Have you ever found yourself running the other direction when asked to consider managing a team or group of people? People management can be hard. And if you don’t like managing people, I’d like to offer another perspective.
The first thing that goes through your mind when considering such opportunities is the time suck of dealing with people. How can you get these people to put in their best effort? Perhaps the image of trying to push and cajole them into doing work at a high level of performance seems daunting, especially if they don’t really want to do the work.
When considering leadership positions, many talented leaders imagine the litany of people issues, rather than the outcome they could collectively create.
What if managing people could be more like mixing your favorite beverage? You start with your base liquid. Then you add various ingredients until you get an amazingly delicious concoction.
This simple shift in approach could make a big difference, from people management to project management. Here’s a simple example, or a case in point…
People Management Versus Project Management
“I can’t stand managing people,” Derek, mid-level manager at an IT company said, as we stood next to a table of scrumptious holiday cookies.
Considering his charismatic, intelligent, and outgoing nature, I was a little surprised to hear such a strong statement.
“Don’t get me wrong,” Derek said, “I enjoy managing projects… just not people. If I manage a project, I get to find the best people and resources to complete the project. It’s much easier than managing people.”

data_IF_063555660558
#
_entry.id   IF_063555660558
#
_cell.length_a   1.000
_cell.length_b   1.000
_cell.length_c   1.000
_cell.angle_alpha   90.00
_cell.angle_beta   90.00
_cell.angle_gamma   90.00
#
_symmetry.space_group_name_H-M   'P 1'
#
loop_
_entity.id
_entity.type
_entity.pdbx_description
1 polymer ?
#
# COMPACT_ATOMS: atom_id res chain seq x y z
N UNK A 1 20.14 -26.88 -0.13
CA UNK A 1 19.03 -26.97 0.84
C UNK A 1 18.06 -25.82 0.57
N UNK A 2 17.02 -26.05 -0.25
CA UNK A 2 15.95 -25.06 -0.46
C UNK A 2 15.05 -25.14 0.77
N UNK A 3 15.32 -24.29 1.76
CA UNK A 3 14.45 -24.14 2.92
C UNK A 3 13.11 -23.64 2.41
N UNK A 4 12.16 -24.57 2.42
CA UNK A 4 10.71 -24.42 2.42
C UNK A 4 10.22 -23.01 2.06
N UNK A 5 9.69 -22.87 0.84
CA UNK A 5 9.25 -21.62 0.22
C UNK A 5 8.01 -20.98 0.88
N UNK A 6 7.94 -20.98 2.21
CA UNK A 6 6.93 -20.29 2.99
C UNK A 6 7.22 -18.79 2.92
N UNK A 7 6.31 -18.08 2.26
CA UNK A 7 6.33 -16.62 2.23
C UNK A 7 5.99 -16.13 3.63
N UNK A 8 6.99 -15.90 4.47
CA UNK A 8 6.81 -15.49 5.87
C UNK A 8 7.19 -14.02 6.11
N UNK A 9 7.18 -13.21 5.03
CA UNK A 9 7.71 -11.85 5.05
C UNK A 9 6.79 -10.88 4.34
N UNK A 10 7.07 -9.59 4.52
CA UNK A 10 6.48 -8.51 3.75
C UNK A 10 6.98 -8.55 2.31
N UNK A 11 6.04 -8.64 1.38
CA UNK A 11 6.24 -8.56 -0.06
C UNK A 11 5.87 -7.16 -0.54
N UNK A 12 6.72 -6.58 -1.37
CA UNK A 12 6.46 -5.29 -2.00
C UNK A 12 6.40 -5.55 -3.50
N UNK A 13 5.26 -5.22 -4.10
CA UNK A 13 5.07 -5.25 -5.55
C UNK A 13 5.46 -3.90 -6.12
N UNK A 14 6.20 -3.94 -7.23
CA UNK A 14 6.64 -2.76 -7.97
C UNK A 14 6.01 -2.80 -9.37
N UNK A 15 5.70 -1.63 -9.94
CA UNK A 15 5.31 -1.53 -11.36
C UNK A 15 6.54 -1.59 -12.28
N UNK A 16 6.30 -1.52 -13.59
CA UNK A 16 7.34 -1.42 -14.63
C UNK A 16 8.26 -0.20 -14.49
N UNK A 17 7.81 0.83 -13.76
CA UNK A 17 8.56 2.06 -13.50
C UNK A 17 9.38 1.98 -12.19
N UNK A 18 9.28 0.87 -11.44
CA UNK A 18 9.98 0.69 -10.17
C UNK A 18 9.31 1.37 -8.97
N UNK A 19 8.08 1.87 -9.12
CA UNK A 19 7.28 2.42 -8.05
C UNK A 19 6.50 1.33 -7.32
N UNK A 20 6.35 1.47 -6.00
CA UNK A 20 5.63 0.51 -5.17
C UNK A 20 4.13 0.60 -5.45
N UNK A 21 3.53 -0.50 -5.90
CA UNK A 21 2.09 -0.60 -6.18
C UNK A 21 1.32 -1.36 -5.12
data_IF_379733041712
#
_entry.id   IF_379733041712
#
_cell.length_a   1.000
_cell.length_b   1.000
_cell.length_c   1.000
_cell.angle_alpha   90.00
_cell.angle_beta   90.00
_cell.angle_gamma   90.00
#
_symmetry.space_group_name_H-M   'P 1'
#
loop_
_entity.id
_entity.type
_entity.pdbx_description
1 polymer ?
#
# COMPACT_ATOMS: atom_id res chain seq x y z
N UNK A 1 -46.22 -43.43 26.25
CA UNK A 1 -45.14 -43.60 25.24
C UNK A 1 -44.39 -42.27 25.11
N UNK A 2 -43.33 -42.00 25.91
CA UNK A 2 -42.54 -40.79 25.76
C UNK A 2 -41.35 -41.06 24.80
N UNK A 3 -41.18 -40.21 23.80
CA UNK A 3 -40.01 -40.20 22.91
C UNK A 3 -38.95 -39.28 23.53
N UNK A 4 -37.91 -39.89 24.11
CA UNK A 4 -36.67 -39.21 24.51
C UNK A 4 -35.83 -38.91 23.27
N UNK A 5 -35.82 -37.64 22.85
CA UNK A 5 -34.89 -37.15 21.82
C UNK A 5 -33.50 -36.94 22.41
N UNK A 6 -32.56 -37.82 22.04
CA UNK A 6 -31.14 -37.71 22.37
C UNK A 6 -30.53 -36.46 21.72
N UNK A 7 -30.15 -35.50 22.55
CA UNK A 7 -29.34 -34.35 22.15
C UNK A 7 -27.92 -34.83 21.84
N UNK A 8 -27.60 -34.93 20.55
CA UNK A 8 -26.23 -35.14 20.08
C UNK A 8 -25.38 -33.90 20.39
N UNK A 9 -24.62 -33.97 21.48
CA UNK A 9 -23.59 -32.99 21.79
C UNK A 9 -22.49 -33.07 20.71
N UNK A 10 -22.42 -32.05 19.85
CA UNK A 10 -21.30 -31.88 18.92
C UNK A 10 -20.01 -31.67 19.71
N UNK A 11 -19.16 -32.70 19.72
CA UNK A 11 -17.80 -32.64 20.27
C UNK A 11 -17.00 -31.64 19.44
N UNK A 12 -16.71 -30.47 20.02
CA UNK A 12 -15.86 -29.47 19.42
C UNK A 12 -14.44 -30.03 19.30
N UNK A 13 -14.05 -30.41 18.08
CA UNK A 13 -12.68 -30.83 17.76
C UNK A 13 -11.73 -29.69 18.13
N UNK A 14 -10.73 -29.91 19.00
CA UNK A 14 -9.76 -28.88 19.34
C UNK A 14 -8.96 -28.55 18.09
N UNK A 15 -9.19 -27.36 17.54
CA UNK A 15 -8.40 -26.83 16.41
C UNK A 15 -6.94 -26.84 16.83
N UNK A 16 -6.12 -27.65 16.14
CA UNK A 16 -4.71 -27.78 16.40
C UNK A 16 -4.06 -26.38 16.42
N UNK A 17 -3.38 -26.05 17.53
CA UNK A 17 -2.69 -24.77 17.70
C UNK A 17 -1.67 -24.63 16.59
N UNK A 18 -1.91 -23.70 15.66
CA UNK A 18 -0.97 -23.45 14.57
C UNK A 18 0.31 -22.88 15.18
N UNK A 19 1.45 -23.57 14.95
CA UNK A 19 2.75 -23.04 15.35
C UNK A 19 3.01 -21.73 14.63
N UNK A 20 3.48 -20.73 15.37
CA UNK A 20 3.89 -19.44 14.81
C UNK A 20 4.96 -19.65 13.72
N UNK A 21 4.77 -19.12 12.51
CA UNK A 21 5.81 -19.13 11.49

“So,” I replied, “When you’re managing people, you’re telling them what to do. And, when you’re managing a project, you’re looking for people with the skills and resources you need in order to complete the project?”
“Right, exactly,” Derek said.
Pushing People To Do Their Job
Derek’s challenge is far from unique. Few leaders want responsibility for pushing people do their work, or to care about their performance. Let’s face it, most people in positions of leadership want hard working team members that will do whatever’s necessary to get good results.
The problem is that many leaders think they need to manage people. But their real opportunity (when given a team to manage) is to scope out the work, clarify success, gather buy-in from the team, allocate resources appropriately, and then celebrate small wins along the way.
When considering this approach to managing people, which I suggested to Derek, his face brightened, and he got excited by the possibility of his ability to step into the true leader he is.
Questions Or Tools For Getting Your Team to Push Themselves
To inspire your team to push themselves, and avoid the time suck of pushing and cajoling, carve out time and use these three questions as tools in your toolbox of project management:
- What does success looks like?
(Make it a clearly defined project)
- Why does this success matter?
(Be clear for yourself and your team why the work is important)
- How can we use the skills, experiences, and knowledge we have?
(Help this team to make the greatest impact in reaching success by identifying the resources you have available)
By scoping out the work, defining success (not always the easiest task), and making the most of the resources available, managers can shift themselves out of the often frustrating role of managing people into a position of leadership (managing projects).
By reframing your role, you’ll have the chance to enjoy the journey of discovering and developing the immense talent within your team (including making the most of your strengths and knowledge).
The better you get at clarifying success for your team, and engaging them in collective action, the more valuable you’ll be as a leader. In fact, doing so gives you the ability to say “yes,” and enjoy the work. Regardless of whether you’re being asked to manage people or projects, reframing the work into this context, using the three questions above for reflection, you can get past the managing people part, to truly help your team, and yourself, reach your highest potential,